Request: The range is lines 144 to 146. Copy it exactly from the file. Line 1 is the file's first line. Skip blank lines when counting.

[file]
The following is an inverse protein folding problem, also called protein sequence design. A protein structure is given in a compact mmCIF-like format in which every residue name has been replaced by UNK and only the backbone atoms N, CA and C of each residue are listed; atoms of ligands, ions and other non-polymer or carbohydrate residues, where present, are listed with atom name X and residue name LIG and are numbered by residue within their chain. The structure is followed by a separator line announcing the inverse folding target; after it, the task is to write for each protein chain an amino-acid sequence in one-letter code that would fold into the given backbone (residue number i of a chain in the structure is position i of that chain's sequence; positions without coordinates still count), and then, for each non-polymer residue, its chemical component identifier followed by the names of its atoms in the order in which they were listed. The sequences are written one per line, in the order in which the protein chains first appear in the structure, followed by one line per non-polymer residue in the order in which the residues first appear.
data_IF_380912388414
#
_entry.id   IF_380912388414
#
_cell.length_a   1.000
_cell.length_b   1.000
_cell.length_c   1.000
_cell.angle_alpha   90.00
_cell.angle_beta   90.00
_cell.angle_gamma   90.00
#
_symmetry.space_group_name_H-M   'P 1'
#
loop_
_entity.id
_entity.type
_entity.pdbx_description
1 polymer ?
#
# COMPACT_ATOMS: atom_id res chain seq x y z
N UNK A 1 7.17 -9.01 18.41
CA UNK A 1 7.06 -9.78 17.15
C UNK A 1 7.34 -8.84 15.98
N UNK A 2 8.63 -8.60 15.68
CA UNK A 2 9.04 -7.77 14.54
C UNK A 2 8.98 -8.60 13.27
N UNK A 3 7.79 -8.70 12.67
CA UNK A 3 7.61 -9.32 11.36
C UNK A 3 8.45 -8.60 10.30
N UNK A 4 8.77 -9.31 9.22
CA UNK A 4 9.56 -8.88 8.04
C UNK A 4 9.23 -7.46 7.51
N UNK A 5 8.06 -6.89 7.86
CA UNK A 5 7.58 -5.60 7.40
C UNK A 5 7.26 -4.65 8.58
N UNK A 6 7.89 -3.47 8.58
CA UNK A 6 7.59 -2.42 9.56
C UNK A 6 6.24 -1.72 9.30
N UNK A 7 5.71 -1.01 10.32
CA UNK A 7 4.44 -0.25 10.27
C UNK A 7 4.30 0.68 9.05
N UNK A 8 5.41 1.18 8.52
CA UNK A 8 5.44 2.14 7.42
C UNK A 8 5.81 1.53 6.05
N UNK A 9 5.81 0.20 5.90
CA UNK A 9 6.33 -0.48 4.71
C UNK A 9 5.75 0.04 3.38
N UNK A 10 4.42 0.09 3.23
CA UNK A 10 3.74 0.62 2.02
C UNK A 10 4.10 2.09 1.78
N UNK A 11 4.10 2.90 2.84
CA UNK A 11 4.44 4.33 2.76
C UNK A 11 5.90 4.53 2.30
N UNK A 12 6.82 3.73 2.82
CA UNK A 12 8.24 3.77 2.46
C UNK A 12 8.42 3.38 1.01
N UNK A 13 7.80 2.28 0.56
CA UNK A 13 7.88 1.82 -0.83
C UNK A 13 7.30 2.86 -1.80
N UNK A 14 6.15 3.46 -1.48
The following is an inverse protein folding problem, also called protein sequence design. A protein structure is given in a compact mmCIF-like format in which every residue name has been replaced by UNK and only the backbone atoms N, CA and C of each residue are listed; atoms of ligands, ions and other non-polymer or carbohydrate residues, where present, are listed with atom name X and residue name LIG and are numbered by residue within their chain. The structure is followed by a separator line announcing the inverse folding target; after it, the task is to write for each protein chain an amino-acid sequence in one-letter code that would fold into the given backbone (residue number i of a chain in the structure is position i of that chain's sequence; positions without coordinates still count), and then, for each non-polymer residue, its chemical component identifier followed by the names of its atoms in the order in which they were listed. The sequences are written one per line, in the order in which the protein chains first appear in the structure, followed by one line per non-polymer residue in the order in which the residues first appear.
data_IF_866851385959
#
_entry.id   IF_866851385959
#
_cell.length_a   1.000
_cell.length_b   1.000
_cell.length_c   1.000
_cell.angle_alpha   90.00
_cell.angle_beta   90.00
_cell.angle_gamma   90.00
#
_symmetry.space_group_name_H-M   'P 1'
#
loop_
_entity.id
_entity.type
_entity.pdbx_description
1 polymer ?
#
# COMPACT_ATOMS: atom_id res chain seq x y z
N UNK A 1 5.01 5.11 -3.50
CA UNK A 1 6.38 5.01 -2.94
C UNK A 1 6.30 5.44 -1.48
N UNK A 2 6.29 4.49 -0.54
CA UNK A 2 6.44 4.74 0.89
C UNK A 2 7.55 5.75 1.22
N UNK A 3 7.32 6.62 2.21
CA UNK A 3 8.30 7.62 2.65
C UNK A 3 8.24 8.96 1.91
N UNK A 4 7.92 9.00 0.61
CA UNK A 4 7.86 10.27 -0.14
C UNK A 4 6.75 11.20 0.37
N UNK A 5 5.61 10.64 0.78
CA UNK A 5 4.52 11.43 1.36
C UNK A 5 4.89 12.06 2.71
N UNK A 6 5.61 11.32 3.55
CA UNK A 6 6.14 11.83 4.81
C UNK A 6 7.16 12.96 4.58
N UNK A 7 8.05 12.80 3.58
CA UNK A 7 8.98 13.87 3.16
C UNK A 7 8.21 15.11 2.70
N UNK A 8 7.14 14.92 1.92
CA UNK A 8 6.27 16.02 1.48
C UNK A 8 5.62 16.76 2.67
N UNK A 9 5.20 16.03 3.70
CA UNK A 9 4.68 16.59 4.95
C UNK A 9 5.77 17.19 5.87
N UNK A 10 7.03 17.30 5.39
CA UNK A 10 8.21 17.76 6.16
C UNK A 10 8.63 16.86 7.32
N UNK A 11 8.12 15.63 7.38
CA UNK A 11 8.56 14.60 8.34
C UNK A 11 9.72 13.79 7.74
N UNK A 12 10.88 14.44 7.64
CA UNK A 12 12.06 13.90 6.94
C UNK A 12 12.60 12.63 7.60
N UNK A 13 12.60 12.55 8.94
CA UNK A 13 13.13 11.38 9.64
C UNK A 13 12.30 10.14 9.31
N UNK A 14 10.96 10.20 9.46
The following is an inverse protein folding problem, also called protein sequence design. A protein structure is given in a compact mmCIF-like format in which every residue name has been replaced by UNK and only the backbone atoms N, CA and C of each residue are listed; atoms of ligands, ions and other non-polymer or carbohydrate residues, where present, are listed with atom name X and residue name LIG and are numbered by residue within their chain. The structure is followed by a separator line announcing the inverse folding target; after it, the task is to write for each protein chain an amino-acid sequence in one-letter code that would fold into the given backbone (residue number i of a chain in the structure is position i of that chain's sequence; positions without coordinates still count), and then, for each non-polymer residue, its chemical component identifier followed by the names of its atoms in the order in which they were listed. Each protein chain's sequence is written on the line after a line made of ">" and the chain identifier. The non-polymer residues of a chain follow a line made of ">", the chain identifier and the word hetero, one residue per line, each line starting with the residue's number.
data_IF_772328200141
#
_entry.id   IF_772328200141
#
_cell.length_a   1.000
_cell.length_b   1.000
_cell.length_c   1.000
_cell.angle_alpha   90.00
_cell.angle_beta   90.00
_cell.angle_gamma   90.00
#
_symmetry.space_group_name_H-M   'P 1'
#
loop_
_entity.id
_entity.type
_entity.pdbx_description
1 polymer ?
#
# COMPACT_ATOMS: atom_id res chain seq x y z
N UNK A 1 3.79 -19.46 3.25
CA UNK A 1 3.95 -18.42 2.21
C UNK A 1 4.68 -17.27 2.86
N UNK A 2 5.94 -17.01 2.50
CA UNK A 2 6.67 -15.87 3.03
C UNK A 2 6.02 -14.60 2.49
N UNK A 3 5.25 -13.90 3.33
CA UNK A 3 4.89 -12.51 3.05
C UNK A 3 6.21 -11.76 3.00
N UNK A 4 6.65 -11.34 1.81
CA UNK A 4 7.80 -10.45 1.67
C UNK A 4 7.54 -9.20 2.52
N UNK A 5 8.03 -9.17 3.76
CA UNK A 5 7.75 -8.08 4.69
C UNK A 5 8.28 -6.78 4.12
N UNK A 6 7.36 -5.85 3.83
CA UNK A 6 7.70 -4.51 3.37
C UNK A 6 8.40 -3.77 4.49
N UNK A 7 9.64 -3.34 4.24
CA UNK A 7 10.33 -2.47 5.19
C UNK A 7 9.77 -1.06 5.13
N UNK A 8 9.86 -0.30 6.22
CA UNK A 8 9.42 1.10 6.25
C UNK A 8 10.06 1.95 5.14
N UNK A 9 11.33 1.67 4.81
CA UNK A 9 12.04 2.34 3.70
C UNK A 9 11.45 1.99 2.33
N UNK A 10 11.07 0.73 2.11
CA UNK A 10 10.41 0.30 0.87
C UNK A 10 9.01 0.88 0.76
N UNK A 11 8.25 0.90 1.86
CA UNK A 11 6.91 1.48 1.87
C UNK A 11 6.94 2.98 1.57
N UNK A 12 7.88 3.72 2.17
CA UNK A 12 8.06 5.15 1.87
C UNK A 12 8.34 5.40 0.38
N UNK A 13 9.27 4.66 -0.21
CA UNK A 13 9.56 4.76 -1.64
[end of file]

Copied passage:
N UNK A 1 3.79 -19.46 3.25
CA UNK A 1 3.95 -18.42 2.21
C UNK A 1 4.68 -17.27 2.86